Via the harbour town of Plymouth, which houses, among other things, the largest aquarium in England with a coral reef, sharks and seahorses, we head for the hills of Dartmoor National Park, a 900 km2 high moor with olive-green hills dotted with huge granite blocks and bizarre stone boulders. Early historical sites, remains of Stone Age settlements, mounds and graves are everywhere. If you are short on time, the short hike to Haytor Rocks is recommended. Once at the top, the view sweeps over the wonderful expanse of the famous Dartmoor and immediately loses the fear and terror suggested in Arthur Conan Doyle's mystery novel "The Hound of the Baskervilles".

If you are interested in German literature and even more half-timbered architecture, Calw is recommended. Writer Herman Hesse lived and worked here. The house where he was born is on the market square. The writer grew up here until he later moved to Basel. The Hermann Hesse Museum contains extensive documentation on the great poet, who was awarded the Nobel Prize for Literature in 1946. The town, which is well worth a visit, is full of colourful half-timbered houses and secluded squares. The tannery as well as the drapery trade brought wealth to Calw, which can still be seen today. On Saturdays, the market square is buzzing with life, and the weekly market attracts everyone from Calw outside. Then people not only go shopping, but also celebrate the weekend in the nice cafés all around.

The end of a trip to the south of England could be dedicated to the Isle of Wight. But before that, be sure to take a short detour to the rocky Durdle Door and the sea-washed Lulworth Cove. Two spectacular sights of nature that can be easily combined on a short hike, as both natural wonders are only 3 km apart.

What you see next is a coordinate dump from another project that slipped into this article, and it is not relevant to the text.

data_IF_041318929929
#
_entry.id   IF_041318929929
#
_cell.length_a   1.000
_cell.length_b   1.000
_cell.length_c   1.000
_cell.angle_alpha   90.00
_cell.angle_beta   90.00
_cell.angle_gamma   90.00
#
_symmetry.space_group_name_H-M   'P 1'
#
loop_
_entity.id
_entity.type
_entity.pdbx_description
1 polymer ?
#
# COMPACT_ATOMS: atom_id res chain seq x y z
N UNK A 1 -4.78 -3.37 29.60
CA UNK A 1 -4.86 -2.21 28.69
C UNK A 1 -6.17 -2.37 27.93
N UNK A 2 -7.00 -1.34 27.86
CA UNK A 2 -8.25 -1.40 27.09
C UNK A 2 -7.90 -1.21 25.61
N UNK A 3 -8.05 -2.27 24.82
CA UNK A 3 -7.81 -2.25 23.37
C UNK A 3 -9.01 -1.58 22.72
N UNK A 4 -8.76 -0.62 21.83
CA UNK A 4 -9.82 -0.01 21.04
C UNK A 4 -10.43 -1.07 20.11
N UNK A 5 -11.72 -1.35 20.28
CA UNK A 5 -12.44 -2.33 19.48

With 380 km2, the Isle of Wight is a miniature version of England - with chalk cliffs, pretty villages, cliff paths for long hikes, small fishing villages and towns that have evolved into seaside resorts over time. Whether sailing, hiking, surfing or simply relaxing - everyone can find their own happiness on the island. Queen Victoria also discovered this spot for herself when she built her summer residence here in 1845. The opulent private home called Osbourne House is open to the public today. The western tip of the island is geologically interesting and protected for over 45 km. White chalk cliffs surround Freshwater Bay, and the towering chalk spires of the Needles are the island's landmark. You can see them particularly well from the chairlift at the adventure centre and end up in Alum Bay, where the rocks shine in over ten different colours and layers at the edge of the sea. 

How to get there:
By car, by train via Paris or by air

How to get around:
Hire a car or drive your own

How long to go:
At least 2 weeks

Best time to travel:
Spring to autumn

Seven Sisters, Bath, Clovelly, coastal walk, Isle of Wight, Durdle Door, St Ives, St Michaels Mount.

Accommodation Tip Bath:

Accommodation tip Isle of Wight:,59yl1.html        



Realised by Michael Bachmann